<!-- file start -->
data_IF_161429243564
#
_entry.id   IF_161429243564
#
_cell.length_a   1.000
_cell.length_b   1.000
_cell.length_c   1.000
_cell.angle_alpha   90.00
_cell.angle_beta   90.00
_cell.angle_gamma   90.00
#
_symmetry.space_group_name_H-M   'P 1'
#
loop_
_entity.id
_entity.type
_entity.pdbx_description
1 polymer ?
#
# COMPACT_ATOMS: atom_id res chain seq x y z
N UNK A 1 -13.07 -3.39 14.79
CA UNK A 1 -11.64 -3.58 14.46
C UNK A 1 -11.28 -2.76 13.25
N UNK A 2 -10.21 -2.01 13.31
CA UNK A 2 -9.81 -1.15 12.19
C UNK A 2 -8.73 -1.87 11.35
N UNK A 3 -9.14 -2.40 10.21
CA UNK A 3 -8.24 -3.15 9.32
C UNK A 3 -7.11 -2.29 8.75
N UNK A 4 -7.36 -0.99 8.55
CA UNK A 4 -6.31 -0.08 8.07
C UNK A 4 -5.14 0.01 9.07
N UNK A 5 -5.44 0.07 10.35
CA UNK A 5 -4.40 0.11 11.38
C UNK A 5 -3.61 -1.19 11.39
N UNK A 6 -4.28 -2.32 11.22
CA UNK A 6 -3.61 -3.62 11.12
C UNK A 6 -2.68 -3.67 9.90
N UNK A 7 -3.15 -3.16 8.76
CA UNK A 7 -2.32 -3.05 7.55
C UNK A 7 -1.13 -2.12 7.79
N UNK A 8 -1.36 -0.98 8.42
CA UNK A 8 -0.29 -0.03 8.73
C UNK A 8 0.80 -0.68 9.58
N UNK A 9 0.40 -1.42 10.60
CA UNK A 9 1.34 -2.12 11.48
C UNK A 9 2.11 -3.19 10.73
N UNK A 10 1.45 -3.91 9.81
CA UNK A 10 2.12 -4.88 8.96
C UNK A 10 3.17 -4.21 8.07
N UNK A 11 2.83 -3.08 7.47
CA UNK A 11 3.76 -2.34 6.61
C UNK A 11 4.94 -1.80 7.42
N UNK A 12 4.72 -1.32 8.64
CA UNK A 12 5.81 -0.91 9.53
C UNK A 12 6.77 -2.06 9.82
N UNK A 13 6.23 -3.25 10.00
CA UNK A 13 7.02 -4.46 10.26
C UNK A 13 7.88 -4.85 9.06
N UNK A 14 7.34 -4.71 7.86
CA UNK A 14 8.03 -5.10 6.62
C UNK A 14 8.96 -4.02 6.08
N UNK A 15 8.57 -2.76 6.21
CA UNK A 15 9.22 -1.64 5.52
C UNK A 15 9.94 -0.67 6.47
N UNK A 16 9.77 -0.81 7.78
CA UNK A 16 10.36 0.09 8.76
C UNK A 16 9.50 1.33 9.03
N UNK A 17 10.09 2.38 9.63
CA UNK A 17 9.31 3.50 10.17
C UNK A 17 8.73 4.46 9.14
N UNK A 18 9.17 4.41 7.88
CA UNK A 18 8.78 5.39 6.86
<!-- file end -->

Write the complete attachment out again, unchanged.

data_IF_161429243564
#
_entry.id   IF_161429243564
#
_cell.length_a   1.000
_cell.length_b   1.000
_cell.length_c   1.000
_cell.angle_alpha   90.00
_cell.angle_beta   90.00
_cell.angle_gamma   90.00
#
_symmetry.space_group_name_H-M   'P 1'
#
loop_
_entity.id
_entity.type
_entity.pdbx_description
1 polymer ?
#
# COMPACT_ATOMS: atom_id res chain seq x y z
N UNK A 1 -13.07 -3.39 14.79
CA UNK A 1 -11.64 -3.58 14.46
C UNK A 1 -11.28 -2.76 13.25
N UNK A 2 -10.21 -2.01 13.31
CA UNK A 2 -9.81 -1.15 12.19
C UNK A 2 -8.73 -1.87 11.35
N UNK A 3 -9.14 -2.40 10.21
CA UNK A 3 -8.24 -3.15 9.32
C UNK A 3 -7.11 -2.29 8.75
N UNK A 4 -7.36 -0.99 8.55
CA UNK A 4 -6.31 -0.08 8.07
C UNK A 4 -5.14 0.01 9.07
N UNK A 5 -5.44 0.07 10.35
CA UNK A 5 -4.40 0.11 11.38
C UNK A 5 -3.61 -1.19 11.39
N UNK A 6 -4.28 -2.32 11.22
CA UNK A 6 -3.61 -3.62 11.12
C UNK A 6 -2.68 -3.67 9.90
N UNK A 7 -3.15 -3.16 8.76
CA UNK A 7 -2.32 -3.05 7.55
C UNK A 7 -1.13 -2.12 7.79
N UNK A 8 -1.36 -0.98 8.42
CA UNK A 8 -0.29 -0.03 8.73
C UNK A 8 0.80 -0.68 9.58
N UNK A 9 0.40 -1.42 10.60
CA UNK A 9 1.34 -2.12 11.48
C UNK A 9 2.11 -3.19 10.73
N UNK A 10 1.45 -3.91 9.81
CA UNK A 10 2.12 -4.88 8.96
C UNK A 10 3.17 -4.21 8.07
N UNK A 11 2.83 -3.08 7.47
CA UNK A 11 3.76 -2.34 6.61
C UNK A 11 4.94 -1.80 7.42
N UNK A 12 4.72 -1.32 8.64
CA UNK A 12 5.81 -0.91 9.53
C UNK A 12 6.77 -2.06 9.82
N UNK A 13 6.23 -3.25 10.00
CA UNK A 13 7.02 -4.46 10.26
C UNK A 13 7.88 -4.85 9.06
N UNK A 14 7.34 -4.71 7.86
CA UNK A 14 8.03 -5.10 6.62
C UNK A 14 8.96 -4.02 6.08
N UNK A 15 8.57 -2.76 6.21
CA UNK A 15 9.22 -1.64 5.52
C UNK A 15 9.94 -0.67 6.47
N UNK A 16 9.77 -0.81 7.78
CA UNK A 16 10.36 0.09 8.76
C UNK A 16 9.50 1.33 9.03
N UNK A 17 10.09 2.38 9.63
CA UNK A 17 9.31 3.50 10.17
C UNK A 17 8.73 4.46 9.14
N UNK A 18 9.17 4.41 7.88
CA UNK A 18 8.78 5.39 6.86